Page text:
The defense of the Ph.D. of Philip Kenneth Cook
« Microfocused X‐ray methodologies
for the biogeochemical study of archaeological and modern otoliths »
will take place on 22 Septembet 2015 at 2pm in the Salle de conférences du Pavillon d’accueil at Synchrotron SOLEIL.
The jury will be composed of Karin LIMBURG (State University of New York), Ina REICHE (UPMC), Sylvain RAVY (Université Paris Sud), Claire E. LAZARETH (IRD), Jean-Denis VIGNE (CNRS/MNHN), Loïc BERTRAND (IPANEMA), Élise DUFOUR (MNHN), Marie-Angélique LANGUILLE (CRC), et Jean-Pierre CUIF (ancien professeur Université Paris Sud).
Otoliths, aragonitic growths in the inner ear of teleost fishes, can be used as proxies for the water conditions experienced by an individual over its lifetime. A set of archaeological Sciaeni- dae and Ariidae otoliths and modern counterparts was studied with the objective of improving palaeoenvironmental reconstruction methodologies using otoliths and other incremental carbonate biominerals. The incorporation of strontium, the most accessible environment-related element, was studied by X-ray absorption spectroscopy (XAS) point analyses and mapping. A fast multivariate chemical environment mapping approach was implemented to deter- mine the mode of Sr incorporation over an area of 0.25 mm2 with micrometric resolution. XAS results demonstrate for the first time with a micrometric lateral resolution over millimetric distances that strontium randomly substitutes for calcium in the aragonite lattice, independent of strontium concentration, or individual or geological age. Elemental maps on areas up to 2.6 mm2 were produced with micrometric lateral resolution X-ray emission techniques (Particle-induced X-ray emission (PIXE) and synchrotron X-ray fluorescence (SR-μXRF)). These maps permit the detailed examination of an individual’s life history and sample taphonomy with a high temporal resolution while also identifying defects or abiogenic elements. Synchrotron X-ray diffraction (SR-XRD) was used to map the crystal texture on complete otolith sections and may deepen understanding of otolith internal structure and growth processes, as well as providing a valuable tool for future studies of biominerals and advanced materials.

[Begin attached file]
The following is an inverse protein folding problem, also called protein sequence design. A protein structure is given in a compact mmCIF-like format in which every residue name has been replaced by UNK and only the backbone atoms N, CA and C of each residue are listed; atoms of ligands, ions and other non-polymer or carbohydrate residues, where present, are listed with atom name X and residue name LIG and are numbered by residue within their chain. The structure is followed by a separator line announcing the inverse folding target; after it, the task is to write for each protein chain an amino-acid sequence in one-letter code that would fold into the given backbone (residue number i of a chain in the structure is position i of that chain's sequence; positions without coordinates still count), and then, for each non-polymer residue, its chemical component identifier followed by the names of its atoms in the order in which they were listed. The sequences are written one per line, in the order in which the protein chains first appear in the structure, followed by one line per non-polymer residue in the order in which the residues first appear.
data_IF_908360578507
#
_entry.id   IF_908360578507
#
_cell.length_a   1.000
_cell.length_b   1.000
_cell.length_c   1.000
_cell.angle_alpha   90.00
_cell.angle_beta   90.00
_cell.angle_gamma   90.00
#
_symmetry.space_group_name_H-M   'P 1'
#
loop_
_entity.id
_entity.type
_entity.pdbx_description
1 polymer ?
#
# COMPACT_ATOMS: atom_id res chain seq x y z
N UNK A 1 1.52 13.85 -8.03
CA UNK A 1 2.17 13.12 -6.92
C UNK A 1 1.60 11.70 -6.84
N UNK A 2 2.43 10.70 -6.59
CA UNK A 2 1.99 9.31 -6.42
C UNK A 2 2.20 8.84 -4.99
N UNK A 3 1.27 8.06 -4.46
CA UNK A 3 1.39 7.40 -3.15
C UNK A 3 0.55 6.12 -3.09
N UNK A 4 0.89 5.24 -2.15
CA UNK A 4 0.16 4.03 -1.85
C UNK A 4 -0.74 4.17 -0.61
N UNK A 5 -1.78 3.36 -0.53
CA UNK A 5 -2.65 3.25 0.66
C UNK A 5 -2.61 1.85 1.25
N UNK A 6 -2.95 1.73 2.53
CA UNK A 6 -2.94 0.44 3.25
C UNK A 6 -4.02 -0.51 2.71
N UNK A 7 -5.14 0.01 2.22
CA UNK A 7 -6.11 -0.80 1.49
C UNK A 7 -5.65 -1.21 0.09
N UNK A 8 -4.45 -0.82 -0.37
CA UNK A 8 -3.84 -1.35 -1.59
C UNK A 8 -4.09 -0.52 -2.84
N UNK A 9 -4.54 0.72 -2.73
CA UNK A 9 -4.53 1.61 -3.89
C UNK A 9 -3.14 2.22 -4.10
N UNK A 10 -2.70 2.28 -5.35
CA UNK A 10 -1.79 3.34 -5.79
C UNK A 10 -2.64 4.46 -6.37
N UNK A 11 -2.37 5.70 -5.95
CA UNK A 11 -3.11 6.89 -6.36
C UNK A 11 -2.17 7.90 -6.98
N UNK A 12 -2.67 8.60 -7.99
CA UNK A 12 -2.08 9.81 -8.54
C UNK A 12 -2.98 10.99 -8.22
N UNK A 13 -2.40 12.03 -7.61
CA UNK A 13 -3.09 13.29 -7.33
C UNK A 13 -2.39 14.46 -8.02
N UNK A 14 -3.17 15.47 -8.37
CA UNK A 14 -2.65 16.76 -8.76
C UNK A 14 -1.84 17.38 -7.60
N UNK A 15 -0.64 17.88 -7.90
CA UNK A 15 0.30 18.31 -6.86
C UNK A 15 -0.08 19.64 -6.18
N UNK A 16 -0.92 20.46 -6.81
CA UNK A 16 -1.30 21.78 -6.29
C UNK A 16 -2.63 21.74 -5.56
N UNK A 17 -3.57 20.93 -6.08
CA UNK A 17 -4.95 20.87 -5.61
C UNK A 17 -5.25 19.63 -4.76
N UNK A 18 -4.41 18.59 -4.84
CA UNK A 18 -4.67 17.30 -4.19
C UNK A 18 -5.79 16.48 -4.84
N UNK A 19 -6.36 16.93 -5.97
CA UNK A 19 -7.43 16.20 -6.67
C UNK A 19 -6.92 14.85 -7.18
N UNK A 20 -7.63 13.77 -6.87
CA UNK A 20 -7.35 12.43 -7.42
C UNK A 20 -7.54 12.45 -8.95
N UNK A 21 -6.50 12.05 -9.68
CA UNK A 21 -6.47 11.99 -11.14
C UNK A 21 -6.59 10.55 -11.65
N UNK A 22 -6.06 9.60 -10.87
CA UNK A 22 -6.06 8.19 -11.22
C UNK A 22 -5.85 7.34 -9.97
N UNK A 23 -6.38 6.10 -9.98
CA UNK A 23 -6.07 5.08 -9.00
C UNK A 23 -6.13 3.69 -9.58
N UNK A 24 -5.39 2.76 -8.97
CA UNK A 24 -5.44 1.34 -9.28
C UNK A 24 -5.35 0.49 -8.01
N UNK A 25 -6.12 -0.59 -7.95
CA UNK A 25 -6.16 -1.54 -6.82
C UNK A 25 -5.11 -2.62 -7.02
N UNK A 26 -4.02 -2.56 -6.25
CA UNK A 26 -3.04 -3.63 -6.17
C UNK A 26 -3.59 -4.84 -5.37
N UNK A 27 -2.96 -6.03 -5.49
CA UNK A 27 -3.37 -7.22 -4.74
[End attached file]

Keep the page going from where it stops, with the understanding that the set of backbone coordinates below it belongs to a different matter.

The selection and implementation of methods were carried out with a view to maxi- mise the potential contribution to the study of stratified biocarbonates, considering and seeking to complement existing approaches in aspects including information depth, lateral resolution, sensitivity, and beam damage. This work demonstrates the stability and homogeneity of Sr incorporation by random substitution for Ca in biogenic aragonite in both modern and archaeological otoliths. Multielemental maps were collected using SR-μXRF in a reasonable time scale of a few to several hours, with the ability to distinguish contamination and defects in the sample, as well as to correlate the maps to microscopic observations of the sections to provide temporal resolution. The preferential orientations of crystallites composing the otolith sections were analysed using the rapid acquisition ‘flyscan’ method, which reduces measurement time to minutes rather than hours.